- Take your height, weight, blood pressure and heart rate.
- Measure your child’s word knowledge, comprehension and ability to solve problemsusing the Kaufman Brief Intelligence Test.This involves showing your child pictures in a small flip book and asking them questions about these pictures.
We will have posted you out some questions to you before your visit. You can bring these with you on the day of your appointment.
Then we will ask you to come into the Dept. of Food & Nutritional Sciences in UCC. This visit will take approx. 30minutes, where we will
- Measure your child’s muscle strength using hand grip and standing height jump measures.
- Measure your child’s body composition using a dual-energy x-ray absorptiometry machine (we will ask that your child wear a light t-shirt and tracksuit pants/leggings, they will lie very still and breathe normally on on the iDEXA bed.Then the iDEXA scanner will pass over the bed without touching your child.The amount of radiation your child will get is about the same as if you were to fly from Cork to the Canary Islands).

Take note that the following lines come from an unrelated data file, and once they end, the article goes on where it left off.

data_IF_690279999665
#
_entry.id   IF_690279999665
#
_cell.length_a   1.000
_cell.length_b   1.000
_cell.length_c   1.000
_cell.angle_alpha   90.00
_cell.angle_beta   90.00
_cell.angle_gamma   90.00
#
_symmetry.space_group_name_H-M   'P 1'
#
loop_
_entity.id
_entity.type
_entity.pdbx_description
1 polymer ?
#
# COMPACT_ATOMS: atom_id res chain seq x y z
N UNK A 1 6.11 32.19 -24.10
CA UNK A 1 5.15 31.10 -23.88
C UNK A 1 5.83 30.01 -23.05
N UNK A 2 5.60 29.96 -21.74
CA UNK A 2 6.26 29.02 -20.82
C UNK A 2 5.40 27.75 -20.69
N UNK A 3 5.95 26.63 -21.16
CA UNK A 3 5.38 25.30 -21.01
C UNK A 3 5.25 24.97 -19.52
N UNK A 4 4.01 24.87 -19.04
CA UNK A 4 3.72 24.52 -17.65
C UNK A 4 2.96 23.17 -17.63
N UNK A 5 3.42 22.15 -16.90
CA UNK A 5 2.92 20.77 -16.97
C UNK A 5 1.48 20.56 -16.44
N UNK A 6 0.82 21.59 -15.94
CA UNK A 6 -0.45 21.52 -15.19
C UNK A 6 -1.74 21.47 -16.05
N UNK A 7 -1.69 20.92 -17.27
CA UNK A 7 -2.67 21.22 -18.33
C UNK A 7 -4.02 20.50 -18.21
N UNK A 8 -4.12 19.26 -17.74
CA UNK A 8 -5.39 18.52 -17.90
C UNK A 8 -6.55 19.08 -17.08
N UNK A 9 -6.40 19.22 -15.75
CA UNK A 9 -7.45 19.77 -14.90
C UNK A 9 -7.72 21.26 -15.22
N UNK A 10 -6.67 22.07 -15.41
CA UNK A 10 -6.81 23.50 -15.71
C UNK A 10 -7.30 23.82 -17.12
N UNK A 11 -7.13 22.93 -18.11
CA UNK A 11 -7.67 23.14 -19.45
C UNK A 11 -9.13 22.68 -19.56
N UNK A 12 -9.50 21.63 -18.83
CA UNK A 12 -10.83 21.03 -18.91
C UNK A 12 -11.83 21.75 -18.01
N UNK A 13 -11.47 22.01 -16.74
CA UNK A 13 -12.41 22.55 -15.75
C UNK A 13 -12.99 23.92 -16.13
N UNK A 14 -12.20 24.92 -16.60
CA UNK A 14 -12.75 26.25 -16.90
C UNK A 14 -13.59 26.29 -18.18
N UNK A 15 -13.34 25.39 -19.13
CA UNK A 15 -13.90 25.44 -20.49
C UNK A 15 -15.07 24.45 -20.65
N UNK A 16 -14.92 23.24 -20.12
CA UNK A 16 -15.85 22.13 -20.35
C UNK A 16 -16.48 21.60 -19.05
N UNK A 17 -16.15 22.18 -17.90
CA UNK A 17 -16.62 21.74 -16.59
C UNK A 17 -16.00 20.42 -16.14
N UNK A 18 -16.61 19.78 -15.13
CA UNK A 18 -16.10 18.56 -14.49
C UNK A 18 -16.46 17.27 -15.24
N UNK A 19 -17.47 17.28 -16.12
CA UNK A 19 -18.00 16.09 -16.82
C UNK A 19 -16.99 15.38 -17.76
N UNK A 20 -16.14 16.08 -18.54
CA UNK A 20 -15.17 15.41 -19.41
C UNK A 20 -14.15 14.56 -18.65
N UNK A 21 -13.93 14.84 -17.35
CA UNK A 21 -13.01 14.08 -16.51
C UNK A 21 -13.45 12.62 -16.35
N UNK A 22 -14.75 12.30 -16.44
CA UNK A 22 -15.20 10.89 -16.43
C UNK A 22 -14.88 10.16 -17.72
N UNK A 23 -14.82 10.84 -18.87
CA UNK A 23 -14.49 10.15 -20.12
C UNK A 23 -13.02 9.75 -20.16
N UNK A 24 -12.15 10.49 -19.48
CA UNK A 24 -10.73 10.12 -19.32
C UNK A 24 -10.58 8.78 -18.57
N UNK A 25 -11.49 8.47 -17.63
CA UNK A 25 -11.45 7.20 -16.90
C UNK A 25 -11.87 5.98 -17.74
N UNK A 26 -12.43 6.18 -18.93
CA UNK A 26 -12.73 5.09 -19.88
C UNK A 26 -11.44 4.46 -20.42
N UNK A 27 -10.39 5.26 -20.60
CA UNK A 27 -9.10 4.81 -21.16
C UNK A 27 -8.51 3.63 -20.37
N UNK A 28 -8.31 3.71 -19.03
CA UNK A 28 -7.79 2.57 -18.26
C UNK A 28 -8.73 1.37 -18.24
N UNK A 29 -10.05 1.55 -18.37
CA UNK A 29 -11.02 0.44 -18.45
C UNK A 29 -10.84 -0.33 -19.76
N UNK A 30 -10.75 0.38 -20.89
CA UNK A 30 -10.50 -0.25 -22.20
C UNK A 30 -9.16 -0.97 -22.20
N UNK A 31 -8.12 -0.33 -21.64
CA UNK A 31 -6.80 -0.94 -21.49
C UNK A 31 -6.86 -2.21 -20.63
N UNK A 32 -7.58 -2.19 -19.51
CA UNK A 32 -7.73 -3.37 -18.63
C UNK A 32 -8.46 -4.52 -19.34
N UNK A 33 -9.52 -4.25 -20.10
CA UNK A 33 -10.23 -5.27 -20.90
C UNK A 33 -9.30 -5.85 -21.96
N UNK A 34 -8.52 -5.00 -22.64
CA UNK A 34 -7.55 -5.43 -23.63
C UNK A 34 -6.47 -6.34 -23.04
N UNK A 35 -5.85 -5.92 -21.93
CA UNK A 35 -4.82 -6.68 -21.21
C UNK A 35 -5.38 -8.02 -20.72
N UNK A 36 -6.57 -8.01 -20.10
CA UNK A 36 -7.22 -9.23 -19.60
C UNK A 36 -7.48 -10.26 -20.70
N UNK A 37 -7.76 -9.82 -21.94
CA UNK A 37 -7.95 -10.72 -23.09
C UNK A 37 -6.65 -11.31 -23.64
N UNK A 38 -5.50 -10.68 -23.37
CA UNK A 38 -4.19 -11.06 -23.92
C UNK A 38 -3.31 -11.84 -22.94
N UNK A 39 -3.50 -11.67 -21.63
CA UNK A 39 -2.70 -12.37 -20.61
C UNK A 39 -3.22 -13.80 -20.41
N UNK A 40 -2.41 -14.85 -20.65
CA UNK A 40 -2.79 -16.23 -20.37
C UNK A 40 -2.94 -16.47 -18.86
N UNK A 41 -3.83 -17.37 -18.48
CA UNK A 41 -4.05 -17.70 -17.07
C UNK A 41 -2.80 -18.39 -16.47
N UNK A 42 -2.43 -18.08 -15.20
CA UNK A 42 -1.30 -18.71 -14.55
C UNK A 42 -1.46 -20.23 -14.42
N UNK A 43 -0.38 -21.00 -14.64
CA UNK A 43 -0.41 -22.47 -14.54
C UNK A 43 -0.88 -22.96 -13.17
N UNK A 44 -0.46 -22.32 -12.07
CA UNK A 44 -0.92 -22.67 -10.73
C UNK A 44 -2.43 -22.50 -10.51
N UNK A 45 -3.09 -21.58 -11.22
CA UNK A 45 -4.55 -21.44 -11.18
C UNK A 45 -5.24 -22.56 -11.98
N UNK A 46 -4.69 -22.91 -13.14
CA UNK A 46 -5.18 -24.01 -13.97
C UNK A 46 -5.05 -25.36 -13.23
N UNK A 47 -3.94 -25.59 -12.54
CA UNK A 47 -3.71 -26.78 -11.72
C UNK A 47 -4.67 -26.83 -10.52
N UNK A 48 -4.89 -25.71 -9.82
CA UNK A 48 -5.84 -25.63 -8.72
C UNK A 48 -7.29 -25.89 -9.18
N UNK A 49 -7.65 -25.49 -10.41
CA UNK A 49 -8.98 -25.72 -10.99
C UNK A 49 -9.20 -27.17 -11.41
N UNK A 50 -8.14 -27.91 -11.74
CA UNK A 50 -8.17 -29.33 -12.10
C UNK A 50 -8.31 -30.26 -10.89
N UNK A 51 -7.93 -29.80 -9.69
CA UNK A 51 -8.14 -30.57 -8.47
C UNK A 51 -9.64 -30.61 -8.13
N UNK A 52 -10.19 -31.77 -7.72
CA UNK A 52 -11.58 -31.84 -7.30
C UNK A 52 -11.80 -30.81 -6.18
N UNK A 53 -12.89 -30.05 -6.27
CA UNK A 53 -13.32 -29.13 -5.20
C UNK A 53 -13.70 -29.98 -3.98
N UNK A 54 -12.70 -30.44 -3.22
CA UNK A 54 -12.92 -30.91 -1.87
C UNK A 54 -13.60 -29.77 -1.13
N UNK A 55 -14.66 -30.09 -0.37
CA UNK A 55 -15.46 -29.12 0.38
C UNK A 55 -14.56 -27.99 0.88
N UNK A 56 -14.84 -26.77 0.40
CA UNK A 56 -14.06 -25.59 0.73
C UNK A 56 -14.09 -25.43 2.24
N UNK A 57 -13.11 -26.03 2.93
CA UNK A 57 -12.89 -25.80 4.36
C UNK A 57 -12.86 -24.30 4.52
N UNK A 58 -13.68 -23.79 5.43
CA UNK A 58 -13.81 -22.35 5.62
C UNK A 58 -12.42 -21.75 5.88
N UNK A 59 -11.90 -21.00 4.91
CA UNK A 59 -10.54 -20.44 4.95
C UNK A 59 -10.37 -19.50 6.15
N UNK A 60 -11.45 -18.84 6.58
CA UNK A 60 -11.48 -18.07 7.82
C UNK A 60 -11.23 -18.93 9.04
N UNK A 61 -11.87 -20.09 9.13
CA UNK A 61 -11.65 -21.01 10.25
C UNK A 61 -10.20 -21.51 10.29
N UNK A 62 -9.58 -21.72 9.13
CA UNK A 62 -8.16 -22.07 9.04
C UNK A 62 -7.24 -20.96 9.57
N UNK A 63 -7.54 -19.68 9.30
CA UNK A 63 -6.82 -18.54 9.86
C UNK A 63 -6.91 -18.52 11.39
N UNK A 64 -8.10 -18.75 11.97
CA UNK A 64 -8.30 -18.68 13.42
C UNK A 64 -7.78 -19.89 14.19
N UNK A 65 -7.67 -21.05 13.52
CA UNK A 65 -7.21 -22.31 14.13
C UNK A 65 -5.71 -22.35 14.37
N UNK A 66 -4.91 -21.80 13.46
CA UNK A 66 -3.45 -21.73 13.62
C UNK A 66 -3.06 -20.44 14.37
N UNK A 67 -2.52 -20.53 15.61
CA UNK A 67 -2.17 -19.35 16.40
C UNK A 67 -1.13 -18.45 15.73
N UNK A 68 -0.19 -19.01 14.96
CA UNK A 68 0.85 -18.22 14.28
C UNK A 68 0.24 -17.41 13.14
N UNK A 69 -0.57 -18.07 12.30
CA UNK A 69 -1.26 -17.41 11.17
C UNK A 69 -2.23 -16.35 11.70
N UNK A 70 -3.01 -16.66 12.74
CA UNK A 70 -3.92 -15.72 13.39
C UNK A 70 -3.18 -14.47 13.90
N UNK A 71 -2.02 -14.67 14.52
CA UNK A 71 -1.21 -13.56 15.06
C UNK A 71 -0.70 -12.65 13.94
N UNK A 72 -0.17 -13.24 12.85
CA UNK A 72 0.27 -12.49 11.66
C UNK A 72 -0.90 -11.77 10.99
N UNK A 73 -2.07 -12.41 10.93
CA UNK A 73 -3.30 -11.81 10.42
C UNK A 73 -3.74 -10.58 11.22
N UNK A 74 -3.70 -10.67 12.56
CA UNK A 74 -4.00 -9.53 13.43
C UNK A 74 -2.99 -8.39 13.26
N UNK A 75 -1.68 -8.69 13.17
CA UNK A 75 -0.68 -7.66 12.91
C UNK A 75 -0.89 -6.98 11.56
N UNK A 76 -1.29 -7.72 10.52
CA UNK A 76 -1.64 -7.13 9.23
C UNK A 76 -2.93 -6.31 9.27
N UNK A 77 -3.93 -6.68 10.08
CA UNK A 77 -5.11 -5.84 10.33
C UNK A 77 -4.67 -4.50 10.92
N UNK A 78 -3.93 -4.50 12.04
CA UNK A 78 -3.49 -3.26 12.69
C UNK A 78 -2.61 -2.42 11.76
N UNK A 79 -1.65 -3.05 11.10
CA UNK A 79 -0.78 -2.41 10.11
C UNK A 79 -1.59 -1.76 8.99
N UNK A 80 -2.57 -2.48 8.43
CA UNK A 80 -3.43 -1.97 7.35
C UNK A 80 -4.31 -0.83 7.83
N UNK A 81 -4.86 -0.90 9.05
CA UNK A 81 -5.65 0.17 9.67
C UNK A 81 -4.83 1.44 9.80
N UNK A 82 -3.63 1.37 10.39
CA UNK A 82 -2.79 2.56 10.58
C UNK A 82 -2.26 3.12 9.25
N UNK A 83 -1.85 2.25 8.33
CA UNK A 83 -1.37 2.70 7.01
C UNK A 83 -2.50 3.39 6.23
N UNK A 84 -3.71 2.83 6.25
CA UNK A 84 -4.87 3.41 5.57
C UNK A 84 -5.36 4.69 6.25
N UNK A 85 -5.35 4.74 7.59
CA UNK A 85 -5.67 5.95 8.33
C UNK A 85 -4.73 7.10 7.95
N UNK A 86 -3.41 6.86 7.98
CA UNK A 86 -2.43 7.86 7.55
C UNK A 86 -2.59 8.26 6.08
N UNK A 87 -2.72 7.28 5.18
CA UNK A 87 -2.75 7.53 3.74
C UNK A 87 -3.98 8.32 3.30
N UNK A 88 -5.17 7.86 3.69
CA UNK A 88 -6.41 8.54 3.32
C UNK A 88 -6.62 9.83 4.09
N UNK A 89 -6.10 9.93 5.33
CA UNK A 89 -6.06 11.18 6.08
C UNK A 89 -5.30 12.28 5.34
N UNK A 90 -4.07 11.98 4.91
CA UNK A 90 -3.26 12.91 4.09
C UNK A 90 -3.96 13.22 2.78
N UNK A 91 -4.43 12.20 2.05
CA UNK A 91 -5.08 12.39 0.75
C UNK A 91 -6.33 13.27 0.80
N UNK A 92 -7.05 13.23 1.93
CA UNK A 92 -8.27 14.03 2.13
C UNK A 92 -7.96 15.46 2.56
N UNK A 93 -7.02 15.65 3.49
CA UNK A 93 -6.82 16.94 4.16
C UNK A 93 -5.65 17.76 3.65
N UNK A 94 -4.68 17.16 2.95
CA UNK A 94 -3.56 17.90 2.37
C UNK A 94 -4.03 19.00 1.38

Again we will of course seek your consent for every aspect of the study, you have the right to withdraw your child at any time and you can also refuse consent for any part of the study you do not feel comfortable with. All measurements including bloods are optional, any measurements we get from you and your child are very important to us.